While still on testosterone, trans males can still become pregnant. The chances of pregnancy remain even if testosterone use significantly lowers the likelihood of pregnancy. When having sex with a partner, where pregnancy might occur if you have not had your uterus or ovaries removed and you don’t want to become pregnant, you should use contraception. It’s also critical to know that testosterone may harm a developing fetus. At this point, it is advised to suspend the doses of testosterone until you have decided what to do next. Naturally, a circumstance like this can exacerbate any unhappy feelings. One should seek assistance and counseling right away, to deal with this circumstance in the right way.

Can a Trans Woman get Pregnant while on HRT?

In transwomen who are on estrogen therapy, the natural levels of testosterone are greatly reduced, leading to the suppression of spermatogenesis (sperm production). There are conflicting results of studies on how exogenous hormone therapy impacts the fertility of trans women. In some cases, there is a complete cessation of sperm formation, whereas in some cases, fertility was preserved, making it easy for sperm to be removed and used to create embryos through IVF (in vitro fertilization).

It is advisable to speak to your physician about your fertility status and get a fertility test done to find out your chances of producing sperm that can be used for achieving pregnancy.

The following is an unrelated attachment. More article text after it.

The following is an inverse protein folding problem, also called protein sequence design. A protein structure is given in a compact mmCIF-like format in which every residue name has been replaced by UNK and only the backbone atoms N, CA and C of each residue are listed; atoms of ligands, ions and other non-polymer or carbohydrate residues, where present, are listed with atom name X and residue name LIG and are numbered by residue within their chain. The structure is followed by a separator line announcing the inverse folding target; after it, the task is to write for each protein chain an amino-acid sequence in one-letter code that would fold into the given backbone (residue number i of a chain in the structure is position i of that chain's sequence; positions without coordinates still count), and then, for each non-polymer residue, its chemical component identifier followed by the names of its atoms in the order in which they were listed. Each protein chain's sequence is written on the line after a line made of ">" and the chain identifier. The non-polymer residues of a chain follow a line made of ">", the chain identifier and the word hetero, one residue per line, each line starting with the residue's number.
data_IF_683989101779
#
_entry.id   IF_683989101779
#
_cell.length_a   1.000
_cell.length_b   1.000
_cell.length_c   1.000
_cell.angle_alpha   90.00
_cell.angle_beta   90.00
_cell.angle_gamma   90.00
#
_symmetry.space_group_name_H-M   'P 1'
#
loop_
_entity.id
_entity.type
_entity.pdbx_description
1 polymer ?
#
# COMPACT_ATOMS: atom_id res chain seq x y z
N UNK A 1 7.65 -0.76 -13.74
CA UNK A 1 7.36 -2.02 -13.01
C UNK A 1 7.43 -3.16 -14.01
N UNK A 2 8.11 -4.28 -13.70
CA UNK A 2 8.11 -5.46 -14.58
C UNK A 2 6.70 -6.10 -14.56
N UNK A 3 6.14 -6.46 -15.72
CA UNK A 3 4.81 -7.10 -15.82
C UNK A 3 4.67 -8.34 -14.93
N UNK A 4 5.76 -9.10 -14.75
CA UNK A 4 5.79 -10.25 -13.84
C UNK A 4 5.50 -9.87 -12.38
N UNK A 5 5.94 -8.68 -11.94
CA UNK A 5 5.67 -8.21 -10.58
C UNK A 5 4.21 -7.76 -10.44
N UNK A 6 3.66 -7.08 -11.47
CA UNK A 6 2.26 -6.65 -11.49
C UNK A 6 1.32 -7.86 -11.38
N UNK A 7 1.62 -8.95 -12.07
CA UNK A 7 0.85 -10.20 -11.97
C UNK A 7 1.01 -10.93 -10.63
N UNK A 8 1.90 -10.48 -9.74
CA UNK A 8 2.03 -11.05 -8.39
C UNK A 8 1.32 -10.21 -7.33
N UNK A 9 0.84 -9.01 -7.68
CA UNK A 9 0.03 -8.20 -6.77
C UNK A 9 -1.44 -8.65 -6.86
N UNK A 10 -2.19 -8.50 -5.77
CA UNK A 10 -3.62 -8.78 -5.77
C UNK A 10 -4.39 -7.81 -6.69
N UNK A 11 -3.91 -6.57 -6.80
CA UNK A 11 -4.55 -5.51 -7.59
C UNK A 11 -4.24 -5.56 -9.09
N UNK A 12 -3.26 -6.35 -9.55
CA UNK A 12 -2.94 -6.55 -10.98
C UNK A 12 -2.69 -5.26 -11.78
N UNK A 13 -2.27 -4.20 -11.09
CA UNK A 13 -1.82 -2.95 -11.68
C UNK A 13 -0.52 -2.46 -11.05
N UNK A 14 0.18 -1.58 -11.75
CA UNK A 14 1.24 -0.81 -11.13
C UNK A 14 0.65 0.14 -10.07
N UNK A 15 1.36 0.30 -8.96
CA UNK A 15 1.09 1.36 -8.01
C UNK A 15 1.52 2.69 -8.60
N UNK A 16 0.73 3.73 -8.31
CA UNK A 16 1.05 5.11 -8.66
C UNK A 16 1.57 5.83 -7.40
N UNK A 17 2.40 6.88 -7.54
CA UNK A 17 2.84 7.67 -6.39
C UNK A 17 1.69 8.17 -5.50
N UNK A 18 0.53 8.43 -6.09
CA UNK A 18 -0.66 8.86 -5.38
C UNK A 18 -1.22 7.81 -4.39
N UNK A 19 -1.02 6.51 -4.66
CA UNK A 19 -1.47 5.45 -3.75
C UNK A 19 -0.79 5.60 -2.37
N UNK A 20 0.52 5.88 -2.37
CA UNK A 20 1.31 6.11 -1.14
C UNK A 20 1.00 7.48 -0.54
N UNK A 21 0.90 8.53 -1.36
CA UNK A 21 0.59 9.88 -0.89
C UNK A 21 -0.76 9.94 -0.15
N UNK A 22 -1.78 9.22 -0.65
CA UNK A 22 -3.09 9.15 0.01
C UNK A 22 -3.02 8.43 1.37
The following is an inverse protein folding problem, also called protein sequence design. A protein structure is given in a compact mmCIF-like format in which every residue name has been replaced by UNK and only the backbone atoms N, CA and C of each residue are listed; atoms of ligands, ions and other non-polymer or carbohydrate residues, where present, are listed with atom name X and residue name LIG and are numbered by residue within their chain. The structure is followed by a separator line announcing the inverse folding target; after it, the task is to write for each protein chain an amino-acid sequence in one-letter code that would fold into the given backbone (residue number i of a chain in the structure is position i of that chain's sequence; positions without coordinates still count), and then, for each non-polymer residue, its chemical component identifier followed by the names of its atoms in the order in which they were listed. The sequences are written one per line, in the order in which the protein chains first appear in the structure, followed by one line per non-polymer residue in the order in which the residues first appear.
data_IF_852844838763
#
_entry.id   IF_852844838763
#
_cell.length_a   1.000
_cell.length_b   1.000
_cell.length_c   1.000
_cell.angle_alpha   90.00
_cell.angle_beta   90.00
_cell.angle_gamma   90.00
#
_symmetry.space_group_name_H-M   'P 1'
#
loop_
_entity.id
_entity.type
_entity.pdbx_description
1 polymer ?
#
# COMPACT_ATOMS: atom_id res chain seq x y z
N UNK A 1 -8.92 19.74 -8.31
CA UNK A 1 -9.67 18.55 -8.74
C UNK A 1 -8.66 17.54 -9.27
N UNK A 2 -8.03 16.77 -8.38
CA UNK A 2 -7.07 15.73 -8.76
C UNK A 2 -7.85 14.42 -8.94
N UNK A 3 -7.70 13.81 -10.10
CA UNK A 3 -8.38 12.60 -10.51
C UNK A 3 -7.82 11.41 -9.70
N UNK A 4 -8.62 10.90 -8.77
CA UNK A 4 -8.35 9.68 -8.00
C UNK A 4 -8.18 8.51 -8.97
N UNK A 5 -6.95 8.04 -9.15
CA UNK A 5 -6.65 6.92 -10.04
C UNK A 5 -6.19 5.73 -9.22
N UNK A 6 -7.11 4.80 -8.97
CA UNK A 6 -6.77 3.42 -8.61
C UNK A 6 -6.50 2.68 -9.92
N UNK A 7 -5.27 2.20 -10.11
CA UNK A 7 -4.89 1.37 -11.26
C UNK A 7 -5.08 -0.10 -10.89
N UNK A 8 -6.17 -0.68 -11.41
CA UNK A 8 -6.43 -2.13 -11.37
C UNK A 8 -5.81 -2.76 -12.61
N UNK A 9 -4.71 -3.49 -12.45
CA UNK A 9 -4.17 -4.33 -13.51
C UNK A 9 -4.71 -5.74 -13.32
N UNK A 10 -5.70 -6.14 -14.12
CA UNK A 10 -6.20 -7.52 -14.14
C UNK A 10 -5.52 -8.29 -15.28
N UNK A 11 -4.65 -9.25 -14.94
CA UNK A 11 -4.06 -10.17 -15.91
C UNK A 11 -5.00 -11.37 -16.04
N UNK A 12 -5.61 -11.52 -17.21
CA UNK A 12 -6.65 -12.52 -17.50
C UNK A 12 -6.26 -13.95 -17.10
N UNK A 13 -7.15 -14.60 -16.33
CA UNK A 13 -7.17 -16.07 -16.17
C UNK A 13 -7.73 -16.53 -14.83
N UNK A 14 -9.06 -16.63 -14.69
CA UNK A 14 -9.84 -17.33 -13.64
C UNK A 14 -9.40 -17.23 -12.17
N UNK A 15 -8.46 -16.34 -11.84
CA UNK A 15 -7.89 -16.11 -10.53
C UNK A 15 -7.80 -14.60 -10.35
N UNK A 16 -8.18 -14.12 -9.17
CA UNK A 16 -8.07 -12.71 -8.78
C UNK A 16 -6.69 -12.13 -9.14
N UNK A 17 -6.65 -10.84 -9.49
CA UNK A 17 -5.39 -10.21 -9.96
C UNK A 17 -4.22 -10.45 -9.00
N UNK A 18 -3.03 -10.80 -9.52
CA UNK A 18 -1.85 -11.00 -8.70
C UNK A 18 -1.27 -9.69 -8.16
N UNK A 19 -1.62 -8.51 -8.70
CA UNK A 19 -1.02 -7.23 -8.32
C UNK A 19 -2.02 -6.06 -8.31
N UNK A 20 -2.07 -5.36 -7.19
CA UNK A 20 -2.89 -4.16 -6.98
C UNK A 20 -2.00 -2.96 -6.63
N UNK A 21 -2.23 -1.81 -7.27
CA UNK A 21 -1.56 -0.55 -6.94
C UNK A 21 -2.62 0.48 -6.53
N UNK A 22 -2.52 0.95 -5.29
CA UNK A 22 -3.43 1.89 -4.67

Preserving Fertility before HRT

Many trans individuals decline the chance to preserve their fertility. The causes of this are sometimes complicated, but they may include the following: 

  • a natural desire to avoid having children;
  • drawn-out and uncomfortable procedures for collecting and storing gametes;
  • a lack of enough research, resources, and support in this area;
  • a lack of support from the medical community;
  • problems with funding; and
  • financial, moral, and politico-legal issues.

When an individual is transitioning, fertility might not be at the top of their mind, and understandably so. Having children and starting a family might not seem like the most important thing for people who are trying to make their way out of the constant existential gender dysphoria.  However, in the future, having a biological kid sometimes becomes vital for certain transfeminine people. People’s objectives can alter depending both on their future partners and their current situation.

  • Sperm Freezing before HRT (in transgender women)

Freezing sperm (sperm cryopreservation) before starting the medical transition will yield the greatest results. As soon as they reach puberty and produce a semen sample, trans women and girls can start thinking about sperm preservation possibilities (usually at age 12 or 13).

One still has choices if they have begun HRT without first protecting their fertility. A semen analysis may be an excellent place to start to see if your hormone therapy has affected your fertility. If it has, you can stop taking gender-affirming hormone therapy for three to five months to give spermatogenesis time to restart and the quality of your sperm to improve. A semen analysis is a useful starting point for the process of preserving fertility